One evening before the dismal rations, three of the best hunters came to Alvin just out of earshot of Mighty Maynard. The elk feasts of old had been reduced to rations of a few occasional bits meat mixed with roots, berries, and whatever else the hunters could find on their long walks home. They often shot only one or no elk at all.
“We are barely finding elk any more,” one of them whispered.
“We need to pack up camp and move further inland to find a herd,” another hunter added.
“There’s growing talk among the hunters about forming their own band or joining another one,” said the third hunter.
‘What are you whispering about over there,’ bellowed Mighty Maynard pointing his stick at Alvin. The other hunters trembled and slunk back toward a few trees behind them.
‘Ah, well, sir… we were, we were, ah, just were comparing notes on a big herd that seems to be in the area. Tomorrow’s hunt promises to be bountiful.’
‘That’s good. Glad to hear it. I would hate to have to move camp from this very comfortable spot.’ Might Maynard settled back in his chair, took another deep drink of his tankard of mead and sleepily closed his eyes. ‘Tell us the story of the day I brought down this big buck,’ he said pointing to the enormous set of antlers he was wearing.
Alvin went to get his props.
The next day the hunters returned home with no elk. But they did see signs that another hunting party had shot and butchered two large ones. So they only brought back roots and berries for a meager evening meal. When Maynard asked Alvin about this, Alvin told him that many in their band heard a vegetarian diet was healthier than all that high cholesterol red meat anyway.”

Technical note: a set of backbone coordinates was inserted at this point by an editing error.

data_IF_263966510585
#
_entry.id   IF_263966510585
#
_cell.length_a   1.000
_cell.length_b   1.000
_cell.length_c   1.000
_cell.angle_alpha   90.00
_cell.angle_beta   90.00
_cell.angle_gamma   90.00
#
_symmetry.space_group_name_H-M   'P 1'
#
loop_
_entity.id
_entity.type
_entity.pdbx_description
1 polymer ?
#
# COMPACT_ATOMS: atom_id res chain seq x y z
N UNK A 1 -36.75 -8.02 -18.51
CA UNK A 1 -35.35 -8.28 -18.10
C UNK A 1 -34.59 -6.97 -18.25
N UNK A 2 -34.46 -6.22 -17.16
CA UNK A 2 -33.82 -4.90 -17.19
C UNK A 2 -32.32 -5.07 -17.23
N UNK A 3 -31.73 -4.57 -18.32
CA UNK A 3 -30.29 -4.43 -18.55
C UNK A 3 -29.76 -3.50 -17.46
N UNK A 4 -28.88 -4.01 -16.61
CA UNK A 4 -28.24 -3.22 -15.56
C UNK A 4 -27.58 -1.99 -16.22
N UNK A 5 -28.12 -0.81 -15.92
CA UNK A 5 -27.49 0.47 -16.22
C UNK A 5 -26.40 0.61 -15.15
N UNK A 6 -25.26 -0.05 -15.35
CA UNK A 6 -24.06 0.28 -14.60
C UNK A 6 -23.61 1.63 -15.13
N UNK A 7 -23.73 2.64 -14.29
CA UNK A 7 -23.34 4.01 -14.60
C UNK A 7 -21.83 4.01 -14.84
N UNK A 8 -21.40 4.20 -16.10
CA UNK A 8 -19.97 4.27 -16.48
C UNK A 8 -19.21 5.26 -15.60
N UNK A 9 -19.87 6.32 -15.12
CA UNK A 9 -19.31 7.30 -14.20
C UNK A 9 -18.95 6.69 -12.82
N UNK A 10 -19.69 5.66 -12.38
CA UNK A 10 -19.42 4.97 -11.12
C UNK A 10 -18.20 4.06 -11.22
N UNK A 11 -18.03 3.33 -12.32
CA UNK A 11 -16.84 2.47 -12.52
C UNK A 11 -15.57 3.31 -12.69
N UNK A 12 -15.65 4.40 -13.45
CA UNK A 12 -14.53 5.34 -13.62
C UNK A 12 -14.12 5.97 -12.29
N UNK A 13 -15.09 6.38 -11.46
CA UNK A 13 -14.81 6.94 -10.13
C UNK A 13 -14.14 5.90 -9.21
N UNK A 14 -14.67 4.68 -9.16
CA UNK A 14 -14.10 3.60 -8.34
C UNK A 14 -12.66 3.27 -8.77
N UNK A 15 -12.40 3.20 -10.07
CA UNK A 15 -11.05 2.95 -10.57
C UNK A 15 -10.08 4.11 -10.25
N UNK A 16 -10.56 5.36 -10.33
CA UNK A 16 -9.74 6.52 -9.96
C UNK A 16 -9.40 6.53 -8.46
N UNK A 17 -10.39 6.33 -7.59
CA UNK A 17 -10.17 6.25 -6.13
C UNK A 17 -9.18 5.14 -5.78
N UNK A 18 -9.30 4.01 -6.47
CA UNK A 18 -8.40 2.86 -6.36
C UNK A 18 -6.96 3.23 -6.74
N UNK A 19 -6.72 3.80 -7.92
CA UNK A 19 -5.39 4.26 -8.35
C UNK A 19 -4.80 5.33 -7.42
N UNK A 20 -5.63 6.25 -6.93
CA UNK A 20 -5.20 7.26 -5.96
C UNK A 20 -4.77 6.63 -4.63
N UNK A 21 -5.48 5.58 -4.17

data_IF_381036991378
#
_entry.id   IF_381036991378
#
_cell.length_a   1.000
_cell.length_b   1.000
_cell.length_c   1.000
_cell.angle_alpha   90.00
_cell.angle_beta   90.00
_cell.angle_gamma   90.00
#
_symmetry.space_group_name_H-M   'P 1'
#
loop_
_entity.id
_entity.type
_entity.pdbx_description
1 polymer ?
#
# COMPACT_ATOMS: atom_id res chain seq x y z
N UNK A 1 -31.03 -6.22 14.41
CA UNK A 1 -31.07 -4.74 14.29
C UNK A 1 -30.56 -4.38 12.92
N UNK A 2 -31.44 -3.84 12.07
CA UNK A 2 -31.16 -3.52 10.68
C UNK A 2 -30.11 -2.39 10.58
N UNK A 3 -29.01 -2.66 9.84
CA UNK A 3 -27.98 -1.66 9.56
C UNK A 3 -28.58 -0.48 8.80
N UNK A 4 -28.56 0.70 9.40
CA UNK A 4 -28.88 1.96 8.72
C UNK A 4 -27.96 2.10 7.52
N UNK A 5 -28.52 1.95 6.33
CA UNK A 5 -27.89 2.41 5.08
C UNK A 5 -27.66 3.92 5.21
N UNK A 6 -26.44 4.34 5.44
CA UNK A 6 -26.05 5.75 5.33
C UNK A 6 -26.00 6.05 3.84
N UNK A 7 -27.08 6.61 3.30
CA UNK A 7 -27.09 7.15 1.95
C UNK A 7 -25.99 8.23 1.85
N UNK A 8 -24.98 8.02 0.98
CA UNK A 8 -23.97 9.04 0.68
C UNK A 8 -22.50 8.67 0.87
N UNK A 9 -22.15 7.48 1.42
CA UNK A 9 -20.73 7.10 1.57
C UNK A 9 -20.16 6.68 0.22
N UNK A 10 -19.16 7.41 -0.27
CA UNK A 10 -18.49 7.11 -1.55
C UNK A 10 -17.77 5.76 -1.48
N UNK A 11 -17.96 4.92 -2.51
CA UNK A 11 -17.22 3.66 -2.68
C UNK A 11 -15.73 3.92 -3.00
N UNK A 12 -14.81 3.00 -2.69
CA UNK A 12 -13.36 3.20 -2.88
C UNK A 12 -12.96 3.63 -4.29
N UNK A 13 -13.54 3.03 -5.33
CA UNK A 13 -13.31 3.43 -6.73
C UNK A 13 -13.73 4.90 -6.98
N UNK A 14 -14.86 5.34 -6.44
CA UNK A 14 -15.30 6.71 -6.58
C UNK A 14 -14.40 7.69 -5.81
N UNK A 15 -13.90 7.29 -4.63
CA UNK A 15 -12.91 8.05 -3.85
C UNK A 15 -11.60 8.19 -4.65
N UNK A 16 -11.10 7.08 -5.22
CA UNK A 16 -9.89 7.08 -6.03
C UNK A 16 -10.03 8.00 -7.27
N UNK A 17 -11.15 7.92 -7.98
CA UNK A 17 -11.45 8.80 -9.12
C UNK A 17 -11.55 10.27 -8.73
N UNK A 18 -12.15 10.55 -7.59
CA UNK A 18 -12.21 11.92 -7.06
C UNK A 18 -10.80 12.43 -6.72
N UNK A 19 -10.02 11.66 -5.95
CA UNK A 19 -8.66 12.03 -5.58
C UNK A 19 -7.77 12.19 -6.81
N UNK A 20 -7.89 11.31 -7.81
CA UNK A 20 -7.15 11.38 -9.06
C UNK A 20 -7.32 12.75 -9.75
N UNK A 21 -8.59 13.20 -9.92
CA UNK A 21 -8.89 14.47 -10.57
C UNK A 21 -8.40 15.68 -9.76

Alfred snickered and waited for Pete to respond. With his head still resting on his right hand, Pete moved only his eyes toward Alfred and groaned.
“Just wanting to see if you’re still with me, big guy,” Alfred knocked Pete’s arm out from propping up his head. Pete’s body slumped sharply to the right. He didn’t say a word as he gave Alfred a stony stare and settled himself into the back of his chair.
“Alvin tried his best to sound casual in telling Mighty Maynard that another band of hunters was in the area. Maynard eyes opened wide as he grasped for his big stick. ‘But not to worry, sir. They are probably rabbit or deer eaters.’
‘Alright then. No point in us getting excited about that then is there,’ Maynard replied as he closed his eyes and his stick fell to the side. Alvin needed to tell Maynard that a group of their best hunters and families had left the band. But that wasn’t the right time.
Over the following weeks a depressing pattern began to emerge as more hunters left and those remaining returned with nothing to share. As he drank more mead to kill the hunger pains and keep his spirits up, Mighty Maynard asked Alvin where his best hunters and their families had gone.
‘Oh, that. It’s nothing, sir. Their skills were really slipping and they’ve lost their hunting instincts. I encouraged them to join bands that eat easier game.’
‘Good thinking,’ Mighty Maynard replied, ‘we’re big game hunters and we don’t want our standards to slip because a few people can’t cut it anymore.’
‘My thoughts exactly, sir!’
It wasn’t too long before there was no elk because all the hunters had left. ‘What’s going on, Alvin?” Asked Mighty Maynard. “Where is everyone?’
‘They’ve all left us, sir,’ Alvin made sure he was well outside the range of the big stick.
‘Left us?’ Mighty Maynard started to bellow and rose from his great carved chair. ‘How could that happen after all that I did for them?’ He sunk back into his throne.
Alvin shrugged his shoulders.
‘I can’t understand it,’ Mighty Maynard said. ‘Everything was going so well.’”